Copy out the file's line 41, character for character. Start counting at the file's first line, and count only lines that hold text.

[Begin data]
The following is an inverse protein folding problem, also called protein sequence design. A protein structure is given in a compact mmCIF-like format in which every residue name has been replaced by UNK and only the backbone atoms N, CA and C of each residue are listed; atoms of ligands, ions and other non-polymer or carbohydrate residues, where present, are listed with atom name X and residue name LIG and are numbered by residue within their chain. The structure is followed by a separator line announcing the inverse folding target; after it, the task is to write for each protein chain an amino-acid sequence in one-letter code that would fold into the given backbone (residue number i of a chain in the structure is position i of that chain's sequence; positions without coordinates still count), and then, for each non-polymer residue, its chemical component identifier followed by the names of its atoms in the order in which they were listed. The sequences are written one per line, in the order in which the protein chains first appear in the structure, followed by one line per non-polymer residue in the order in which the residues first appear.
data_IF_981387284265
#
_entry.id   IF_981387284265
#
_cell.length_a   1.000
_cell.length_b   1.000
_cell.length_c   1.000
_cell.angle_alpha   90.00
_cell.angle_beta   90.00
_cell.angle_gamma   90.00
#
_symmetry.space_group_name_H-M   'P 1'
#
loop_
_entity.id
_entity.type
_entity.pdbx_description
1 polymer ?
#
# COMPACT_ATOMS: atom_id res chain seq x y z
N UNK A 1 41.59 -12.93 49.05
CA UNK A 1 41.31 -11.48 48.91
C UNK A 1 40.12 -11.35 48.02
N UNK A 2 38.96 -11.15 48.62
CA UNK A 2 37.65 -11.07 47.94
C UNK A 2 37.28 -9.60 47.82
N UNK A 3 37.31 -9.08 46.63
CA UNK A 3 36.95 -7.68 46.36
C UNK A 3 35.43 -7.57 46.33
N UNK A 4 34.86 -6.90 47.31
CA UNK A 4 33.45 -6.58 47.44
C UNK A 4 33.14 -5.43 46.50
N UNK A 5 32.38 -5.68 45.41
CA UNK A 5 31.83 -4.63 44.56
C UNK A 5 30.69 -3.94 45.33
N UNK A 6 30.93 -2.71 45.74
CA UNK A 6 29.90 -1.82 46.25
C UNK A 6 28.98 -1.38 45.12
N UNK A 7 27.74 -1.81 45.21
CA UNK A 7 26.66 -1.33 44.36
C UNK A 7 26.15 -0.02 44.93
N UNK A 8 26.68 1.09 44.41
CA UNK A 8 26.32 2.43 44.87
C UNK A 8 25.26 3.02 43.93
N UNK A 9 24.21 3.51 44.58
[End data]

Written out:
CA UNK A 7 26.66 -1.33 44.36